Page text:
1. n. [Production Facilities]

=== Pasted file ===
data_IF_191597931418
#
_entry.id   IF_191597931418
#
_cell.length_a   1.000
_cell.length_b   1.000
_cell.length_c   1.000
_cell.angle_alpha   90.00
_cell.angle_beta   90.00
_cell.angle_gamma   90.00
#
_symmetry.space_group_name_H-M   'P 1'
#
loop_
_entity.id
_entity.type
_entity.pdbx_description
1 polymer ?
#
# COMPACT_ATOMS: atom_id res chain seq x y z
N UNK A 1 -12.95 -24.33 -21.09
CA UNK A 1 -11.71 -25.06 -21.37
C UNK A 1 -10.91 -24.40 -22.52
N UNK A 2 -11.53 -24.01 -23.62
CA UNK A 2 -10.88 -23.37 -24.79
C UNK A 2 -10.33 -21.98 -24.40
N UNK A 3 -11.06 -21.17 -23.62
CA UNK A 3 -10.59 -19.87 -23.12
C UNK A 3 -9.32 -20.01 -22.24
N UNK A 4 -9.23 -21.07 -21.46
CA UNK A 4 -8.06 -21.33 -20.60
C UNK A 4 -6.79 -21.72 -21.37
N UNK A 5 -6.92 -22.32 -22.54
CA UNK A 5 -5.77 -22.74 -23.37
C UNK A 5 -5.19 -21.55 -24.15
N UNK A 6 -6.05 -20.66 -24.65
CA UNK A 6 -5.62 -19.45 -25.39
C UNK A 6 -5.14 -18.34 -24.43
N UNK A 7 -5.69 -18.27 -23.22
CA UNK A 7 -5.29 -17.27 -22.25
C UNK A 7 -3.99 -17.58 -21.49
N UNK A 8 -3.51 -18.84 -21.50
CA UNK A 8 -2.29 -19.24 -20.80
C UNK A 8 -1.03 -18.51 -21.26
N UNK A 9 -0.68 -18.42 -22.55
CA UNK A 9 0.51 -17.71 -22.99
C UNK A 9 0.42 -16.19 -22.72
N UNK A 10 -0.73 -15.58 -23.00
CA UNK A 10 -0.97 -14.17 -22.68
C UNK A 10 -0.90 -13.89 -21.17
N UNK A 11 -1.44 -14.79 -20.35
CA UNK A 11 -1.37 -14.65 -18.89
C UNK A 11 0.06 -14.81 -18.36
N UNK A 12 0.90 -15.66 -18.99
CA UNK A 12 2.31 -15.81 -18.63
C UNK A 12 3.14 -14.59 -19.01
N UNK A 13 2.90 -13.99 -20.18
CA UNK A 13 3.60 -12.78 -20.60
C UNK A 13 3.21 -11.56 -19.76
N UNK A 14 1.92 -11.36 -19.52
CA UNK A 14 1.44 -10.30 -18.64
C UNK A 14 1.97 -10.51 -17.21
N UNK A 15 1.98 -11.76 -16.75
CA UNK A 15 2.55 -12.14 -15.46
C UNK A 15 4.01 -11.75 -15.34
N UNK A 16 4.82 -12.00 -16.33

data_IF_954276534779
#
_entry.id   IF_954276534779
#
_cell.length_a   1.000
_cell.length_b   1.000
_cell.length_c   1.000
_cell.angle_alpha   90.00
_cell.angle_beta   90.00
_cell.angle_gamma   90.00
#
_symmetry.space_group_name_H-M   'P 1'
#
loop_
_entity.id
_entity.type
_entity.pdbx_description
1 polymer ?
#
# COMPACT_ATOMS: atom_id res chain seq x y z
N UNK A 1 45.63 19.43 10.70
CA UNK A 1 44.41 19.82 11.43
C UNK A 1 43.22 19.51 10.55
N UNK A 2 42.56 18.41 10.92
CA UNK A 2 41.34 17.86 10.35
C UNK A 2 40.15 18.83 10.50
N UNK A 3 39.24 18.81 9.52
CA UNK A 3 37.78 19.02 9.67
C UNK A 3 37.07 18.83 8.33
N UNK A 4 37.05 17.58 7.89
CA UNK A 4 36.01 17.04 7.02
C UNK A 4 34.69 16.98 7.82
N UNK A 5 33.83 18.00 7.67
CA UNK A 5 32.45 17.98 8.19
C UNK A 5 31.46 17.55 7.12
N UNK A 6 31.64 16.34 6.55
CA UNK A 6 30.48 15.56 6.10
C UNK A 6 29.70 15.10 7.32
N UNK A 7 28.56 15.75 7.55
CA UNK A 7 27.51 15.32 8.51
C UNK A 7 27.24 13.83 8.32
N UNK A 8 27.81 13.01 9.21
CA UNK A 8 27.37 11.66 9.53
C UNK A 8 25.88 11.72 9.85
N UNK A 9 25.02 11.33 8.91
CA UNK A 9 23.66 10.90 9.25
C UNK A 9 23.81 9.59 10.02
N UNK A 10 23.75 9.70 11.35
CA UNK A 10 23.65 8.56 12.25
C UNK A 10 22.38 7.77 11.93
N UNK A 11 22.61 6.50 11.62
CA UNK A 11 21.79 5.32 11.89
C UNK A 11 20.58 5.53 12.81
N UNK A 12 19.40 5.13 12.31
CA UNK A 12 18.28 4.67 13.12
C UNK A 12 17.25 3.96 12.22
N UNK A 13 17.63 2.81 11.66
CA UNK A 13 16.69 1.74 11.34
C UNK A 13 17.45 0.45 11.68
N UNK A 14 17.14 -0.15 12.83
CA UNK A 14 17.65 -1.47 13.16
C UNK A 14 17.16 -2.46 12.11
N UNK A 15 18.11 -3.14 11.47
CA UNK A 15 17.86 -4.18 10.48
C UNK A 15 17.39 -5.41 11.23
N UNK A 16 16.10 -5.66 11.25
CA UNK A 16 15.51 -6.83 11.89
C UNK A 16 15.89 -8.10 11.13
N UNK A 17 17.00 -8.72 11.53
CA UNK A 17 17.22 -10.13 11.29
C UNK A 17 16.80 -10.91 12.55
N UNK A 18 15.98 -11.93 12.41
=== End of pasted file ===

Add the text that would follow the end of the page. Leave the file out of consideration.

A vessel that separates the well fluids into gas and total liquid. A two-phase separator can be horizontal, vertical or spherical. The liquid (oil, emulsion) leaves the vessel at the bottom through a level-control or dump valve. The gas leaves the vessel at the top, passing through a mist extractor to remove the small liquid droplets in the gas. Separators can be categorized according to their operating pressure. Low-pressure units handle pressures of 10 to 180 psi [69 to 1,241 kPa]. Medium-pressure separators operate from 230 to 700 psi [1,586 to 4,826 kPa]. High-pressure units handle pressures of 975 to 1,500 psi [6,722 to 10,342 kPa]. Gravity segregation is the main force that accomplishes the separation, which means the heaviest fluid settles to the bottom and the lightest fluid rises to the top. Additionally, inside the vessel, the degree of separation between gas and liquid will depend on the separator operating pressure, the residence time of the fluid mixture and the type of flow of the fluid. Turbulent flow allows more bubbles to escape than laminar flow.